"The task of the Church between ascension and parousia is therefore set free both from the self-driven energy that imagines it has to build God’s kingdom all by itself and from the despair that supposes it can’t do anything until Jesus comes again. We do not ‘build the kingdom’ all by ourselves, but we do build for the kingdom. All that we do in faith, hope, and love in the present, in obedience to our ascended Lord in the power of his Spirit, will be enhanced and transformed at his appearing."This is one of the reminders that I think I might need to put into a permanent sticky note in my head as a Christian who oftentimes forget to keep in touch with reality as it ought to be viewed from a Christian perspective.
Surprised by Hope p. 143
I am sure that I am not alone with this problem.
I often struggle with living out my faith in light of the glorious hope of Christ’s return that I in a way have at one point in my life looked forward to as an instant escape from my personal problems and my inability to live out a faith that not only actively pursues a righteous life but also that of a just society.
Again I am pretty sure that I am not the only one who has struggled with this dilemma.
I believe that we have settled for an escapist eschatology that sees the ultimate purpose for humanity as being sucked into the sky for some disembodied eternal bliss.
This eschatology, has been horribly detrimental to the Church. It has taught us to either flee from the realms of ecology and social justice because God is concerned about the “spiritual” and not the physical (Conservative Protestantism) or to care about them without much good theological reason (mainline Protestantism). If we want to actually appreciate, care and love creation and each other, then a reworking of our eschatology is in order.
This is one of the main themes of N.T. Wright's book entitled: Surprised by Hope: Rethinking Heaven, the Resurrection, and the Mission of the Church, which reminds us that we in the Church have, for long time now, forgotten what the Bible actually teaches about heaven, hell, and the resurrection.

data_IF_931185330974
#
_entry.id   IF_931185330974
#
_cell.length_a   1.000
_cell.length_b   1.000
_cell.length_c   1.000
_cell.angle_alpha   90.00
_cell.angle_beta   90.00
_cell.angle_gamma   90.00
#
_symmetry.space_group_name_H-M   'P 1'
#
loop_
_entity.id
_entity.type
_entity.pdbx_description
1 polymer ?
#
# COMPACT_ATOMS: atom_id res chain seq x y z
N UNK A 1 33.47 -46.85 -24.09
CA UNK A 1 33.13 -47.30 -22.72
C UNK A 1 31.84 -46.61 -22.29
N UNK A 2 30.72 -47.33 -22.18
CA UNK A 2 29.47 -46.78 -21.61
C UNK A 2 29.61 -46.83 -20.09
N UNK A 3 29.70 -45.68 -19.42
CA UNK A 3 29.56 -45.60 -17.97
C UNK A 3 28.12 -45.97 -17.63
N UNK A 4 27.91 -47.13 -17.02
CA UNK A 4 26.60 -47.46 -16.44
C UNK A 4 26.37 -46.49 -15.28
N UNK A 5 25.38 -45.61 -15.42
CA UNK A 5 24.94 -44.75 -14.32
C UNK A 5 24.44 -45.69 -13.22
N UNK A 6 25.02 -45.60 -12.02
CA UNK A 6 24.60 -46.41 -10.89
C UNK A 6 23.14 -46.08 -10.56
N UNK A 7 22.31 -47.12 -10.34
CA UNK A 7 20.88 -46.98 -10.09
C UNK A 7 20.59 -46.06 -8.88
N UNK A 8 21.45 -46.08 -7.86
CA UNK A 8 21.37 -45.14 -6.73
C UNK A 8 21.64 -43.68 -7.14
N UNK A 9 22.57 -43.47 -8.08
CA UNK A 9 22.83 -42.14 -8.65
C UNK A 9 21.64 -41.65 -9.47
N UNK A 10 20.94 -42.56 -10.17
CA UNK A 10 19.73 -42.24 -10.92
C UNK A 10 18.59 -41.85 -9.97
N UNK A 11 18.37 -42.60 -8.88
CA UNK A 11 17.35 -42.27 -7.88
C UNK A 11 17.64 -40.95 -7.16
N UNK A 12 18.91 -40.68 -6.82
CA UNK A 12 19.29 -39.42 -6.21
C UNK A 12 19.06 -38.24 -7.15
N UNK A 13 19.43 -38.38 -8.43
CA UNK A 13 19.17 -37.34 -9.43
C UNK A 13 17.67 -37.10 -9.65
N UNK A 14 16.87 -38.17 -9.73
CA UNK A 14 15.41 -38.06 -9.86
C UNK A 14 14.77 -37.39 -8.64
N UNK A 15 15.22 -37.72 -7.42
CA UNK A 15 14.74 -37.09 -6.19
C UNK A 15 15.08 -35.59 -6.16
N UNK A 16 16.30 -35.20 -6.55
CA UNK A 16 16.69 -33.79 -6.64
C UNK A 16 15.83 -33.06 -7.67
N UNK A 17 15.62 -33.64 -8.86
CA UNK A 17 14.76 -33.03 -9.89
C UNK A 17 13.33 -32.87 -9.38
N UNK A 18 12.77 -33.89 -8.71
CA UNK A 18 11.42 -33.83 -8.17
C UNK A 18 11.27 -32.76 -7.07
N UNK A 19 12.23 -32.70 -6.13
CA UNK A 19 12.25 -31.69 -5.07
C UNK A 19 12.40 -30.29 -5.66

Because a clear understanding of such theological themes as he said would ultimately change our view of worship, Scripture, prayer, justice, mission, beauty, and everything else. Because when we came to faith in Christ, we must remember that we entered a whole new world that was started by the resurrection of Jesus and will be completed when he returns. Our job is to live in that world.
N.T. Wright is a British New Testament scholar whom Christianity Today has described as one of the top five theologians in the world today. After serving three years as the canon theologian of Westminster Abbey, Wright became the Bishop of Durham in 2003 – the fourth highest ranking position of authority in the Church of England. Although he is quite unpopular among evangelicals Bishop Wright is one of those contemporary theologians that I admire for his honest self-criticism of present day Christendom as well as for his dry wit and God-given skill to articulate the same issues within the Christian faith that I myself am also struggling with. J.I. Packer has described Wright as “brilliant” and “one of God’s best gifts to our decaying Western Church,” and I count myself as among those like Packer who is thankful for Wright’s gift of writing about the God whom I believe.